Wednesday, April 12, 2006

Excellent comment from David Frum Today

".........And here, finally, a thought about Mexico and the origins of this mass migration. Some readers have wondered why NAFTA did not (as promised) help curb Mexican migration to the US. I have often wondered that myself. Part of the answer may lie in Mexico's bad timing: It opened itself to US investment in 1994, at precisely the moment that China's even lower-wage workforce was joining the world marketplace. Had Mexico started its reform process in 1984, things might have had a different result.

Mexico's refusal to open its energy industry to foreign investment has also hindered the country's growth: One of its most powerful potential engines of transformation has been sputtering wastefully.

Some economists argue that Mexico's inherent weaknesses were always so great that NAFTA's potential for good was bound to be limited from the start.

Others argue that NAFTA itself created the "immigration hump": the point to NAFTA was to push the Mexican economy to greater efficiency through free trade. Free trade prods economies to concentrate where they have a comparative advantage - and to shift labor and other resources away from sectors where they less advantageously deployed. The hope was that these displaced workers would find employment instead in growing sectors of the Mexican economy - but because that economy has performed so poorly overall since 1994, growth has not been sufficient to absorb all the displaced labor, inducing some workers to move northward.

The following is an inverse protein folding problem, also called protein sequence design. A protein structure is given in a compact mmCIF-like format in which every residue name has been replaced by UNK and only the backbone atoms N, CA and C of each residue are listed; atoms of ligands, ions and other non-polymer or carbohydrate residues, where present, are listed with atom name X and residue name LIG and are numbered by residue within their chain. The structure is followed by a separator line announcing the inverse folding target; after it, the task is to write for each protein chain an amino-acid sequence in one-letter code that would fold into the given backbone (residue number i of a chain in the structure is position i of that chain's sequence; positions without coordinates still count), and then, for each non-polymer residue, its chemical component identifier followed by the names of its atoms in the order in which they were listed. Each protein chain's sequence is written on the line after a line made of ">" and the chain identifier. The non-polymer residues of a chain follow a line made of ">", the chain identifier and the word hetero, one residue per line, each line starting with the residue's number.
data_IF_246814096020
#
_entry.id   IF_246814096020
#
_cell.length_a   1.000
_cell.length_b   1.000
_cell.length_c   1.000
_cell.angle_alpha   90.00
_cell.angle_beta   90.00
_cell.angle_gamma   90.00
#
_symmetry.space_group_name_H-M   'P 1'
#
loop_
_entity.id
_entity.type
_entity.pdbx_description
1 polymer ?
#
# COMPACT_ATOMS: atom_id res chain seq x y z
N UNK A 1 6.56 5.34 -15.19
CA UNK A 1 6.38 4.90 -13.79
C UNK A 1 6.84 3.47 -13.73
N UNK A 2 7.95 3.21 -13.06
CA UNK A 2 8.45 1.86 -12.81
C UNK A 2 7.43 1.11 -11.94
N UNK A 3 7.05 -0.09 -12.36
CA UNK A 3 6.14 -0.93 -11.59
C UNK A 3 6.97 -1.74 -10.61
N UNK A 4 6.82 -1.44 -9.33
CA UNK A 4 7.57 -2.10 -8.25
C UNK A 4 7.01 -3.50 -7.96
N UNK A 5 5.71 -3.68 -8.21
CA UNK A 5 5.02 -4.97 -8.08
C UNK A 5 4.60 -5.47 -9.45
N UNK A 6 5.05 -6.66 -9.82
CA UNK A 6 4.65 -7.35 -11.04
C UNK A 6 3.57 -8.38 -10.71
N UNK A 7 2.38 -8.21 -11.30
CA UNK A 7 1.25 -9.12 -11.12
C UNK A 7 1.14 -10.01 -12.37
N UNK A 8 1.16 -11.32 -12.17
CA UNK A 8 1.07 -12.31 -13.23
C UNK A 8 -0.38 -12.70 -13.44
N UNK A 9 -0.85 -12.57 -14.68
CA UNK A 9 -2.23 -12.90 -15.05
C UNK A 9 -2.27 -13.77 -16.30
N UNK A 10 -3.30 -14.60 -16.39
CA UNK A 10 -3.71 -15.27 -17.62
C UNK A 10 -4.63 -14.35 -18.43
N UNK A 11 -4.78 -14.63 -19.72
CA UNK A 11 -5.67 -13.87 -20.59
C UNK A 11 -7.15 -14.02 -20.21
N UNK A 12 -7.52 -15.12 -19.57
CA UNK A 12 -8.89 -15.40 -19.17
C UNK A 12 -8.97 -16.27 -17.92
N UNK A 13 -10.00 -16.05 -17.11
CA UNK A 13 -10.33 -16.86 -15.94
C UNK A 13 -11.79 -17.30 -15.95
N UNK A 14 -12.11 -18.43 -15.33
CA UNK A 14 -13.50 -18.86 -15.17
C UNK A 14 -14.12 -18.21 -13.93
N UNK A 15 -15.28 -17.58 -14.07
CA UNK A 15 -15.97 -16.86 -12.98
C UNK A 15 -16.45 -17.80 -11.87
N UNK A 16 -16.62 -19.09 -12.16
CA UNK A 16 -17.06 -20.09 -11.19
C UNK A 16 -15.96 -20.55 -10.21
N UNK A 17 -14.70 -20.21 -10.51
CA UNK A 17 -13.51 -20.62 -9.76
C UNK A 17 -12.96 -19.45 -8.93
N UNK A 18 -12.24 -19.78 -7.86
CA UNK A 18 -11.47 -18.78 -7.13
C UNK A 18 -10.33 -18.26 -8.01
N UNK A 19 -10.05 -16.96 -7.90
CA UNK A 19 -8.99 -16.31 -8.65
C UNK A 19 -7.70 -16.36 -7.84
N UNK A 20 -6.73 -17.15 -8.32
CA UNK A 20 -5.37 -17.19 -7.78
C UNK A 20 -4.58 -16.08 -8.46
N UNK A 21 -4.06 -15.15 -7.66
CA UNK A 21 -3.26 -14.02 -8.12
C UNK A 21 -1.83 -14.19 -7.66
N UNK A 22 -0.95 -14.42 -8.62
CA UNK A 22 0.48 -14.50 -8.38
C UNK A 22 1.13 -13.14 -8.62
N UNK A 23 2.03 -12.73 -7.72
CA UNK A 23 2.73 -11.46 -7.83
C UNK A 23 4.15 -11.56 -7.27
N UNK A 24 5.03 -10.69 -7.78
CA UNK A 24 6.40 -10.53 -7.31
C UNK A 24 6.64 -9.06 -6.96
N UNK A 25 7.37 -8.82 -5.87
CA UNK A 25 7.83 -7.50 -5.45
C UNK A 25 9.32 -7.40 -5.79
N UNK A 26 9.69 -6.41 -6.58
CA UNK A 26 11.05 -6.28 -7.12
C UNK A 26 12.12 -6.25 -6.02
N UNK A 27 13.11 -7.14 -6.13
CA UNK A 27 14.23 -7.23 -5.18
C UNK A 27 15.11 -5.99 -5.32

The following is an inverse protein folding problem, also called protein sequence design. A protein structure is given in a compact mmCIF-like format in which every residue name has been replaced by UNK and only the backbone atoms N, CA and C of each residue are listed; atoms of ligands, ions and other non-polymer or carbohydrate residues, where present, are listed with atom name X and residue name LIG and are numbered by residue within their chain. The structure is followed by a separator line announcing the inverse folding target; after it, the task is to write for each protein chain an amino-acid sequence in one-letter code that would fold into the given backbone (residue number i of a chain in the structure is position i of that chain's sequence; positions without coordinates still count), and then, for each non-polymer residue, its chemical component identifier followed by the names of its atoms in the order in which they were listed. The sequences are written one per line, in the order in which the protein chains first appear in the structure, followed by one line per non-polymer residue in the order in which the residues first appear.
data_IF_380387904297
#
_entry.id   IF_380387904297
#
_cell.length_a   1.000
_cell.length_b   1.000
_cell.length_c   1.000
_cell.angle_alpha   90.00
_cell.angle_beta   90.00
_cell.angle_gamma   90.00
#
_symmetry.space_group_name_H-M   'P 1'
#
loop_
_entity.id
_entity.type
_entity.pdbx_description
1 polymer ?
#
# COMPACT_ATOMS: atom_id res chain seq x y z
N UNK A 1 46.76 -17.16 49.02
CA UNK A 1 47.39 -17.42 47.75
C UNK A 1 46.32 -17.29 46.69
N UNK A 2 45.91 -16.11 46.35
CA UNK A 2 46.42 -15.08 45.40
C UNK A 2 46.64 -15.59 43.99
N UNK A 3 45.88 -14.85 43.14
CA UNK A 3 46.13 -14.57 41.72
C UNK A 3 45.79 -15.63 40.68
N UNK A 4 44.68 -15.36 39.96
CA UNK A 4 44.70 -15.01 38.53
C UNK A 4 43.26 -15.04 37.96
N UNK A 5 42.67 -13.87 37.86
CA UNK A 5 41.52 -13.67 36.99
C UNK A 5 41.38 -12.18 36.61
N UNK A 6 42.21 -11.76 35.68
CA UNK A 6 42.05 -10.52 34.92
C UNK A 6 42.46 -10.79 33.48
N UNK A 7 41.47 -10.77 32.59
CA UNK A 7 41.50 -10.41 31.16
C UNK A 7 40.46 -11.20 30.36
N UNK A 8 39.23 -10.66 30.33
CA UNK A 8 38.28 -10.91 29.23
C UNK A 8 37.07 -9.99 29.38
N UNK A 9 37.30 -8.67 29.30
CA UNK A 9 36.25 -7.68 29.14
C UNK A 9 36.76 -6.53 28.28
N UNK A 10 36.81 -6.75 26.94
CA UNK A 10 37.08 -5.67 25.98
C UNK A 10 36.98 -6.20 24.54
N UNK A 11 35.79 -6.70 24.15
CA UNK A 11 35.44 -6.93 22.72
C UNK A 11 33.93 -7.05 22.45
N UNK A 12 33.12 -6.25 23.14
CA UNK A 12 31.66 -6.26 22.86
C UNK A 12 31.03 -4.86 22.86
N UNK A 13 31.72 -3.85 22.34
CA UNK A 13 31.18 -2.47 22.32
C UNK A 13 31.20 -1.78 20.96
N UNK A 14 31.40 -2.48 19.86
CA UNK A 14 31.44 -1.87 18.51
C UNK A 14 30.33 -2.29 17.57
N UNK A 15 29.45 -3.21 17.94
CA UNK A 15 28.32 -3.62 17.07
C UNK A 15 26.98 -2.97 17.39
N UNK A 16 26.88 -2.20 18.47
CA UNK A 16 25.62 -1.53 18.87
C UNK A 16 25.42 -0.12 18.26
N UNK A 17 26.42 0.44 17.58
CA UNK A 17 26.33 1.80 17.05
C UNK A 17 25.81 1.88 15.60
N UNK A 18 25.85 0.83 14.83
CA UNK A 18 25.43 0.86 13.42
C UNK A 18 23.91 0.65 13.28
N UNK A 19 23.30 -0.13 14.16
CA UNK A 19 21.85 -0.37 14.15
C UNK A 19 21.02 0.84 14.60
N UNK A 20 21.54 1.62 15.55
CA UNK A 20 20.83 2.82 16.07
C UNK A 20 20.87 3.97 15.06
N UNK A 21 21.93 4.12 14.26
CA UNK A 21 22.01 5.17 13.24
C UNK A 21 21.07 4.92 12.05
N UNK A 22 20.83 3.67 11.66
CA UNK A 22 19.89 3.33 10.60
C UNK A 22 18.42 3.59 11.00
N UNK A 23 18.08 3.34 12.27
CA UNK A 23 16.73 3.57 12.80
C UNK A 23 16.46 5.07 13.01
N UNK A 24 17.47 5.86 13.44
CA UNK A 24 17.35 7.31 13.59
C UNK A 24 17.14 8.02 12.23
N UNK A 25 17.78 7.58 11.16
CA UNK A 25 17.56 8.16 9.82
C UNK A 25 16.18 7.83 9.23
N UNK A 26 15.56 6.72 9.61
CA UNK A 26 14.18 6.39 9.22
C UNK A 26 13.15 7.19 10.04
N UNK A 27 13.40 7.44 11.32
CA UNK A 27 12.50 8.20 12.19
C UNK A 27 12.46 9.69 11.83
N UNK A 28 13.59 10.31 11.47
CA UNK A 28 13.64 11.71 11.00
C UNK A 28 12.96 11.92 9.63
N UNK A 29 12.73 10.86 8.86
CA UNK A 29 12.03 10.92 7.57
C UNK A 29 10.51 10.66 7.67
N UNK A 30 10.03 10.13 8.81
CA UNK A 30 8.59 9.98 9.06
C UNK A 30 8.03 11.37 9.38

Whatever the cause, it is apparent by now that migration has become a crutch for the Mexican state, allowing it to avoid the politically difficult actions necessary to accelerate Mexican economic growth: open the energy sector, eliminate antique labor restrictions, create financial institutions accessible to all so as to promote small-business creation. All of these steps involve discomfort for powerful local constituencies. Mexico has chosen to export its problems instead.

This background may also illuminate the origins of President Bush's ill-considered migration proposals. Basically he proposes that the US accommodate Mexico indefinitely. This idea overlooks a lot of practical realities, including the practical realities of politics. But it's not too late for at least House Republicans to send a clear message that they remain the party of American nationhood - and by taking a clear even if not immediately successful stand, to remind voters why the GOP continues to deserve majority status in the House of Representatives."

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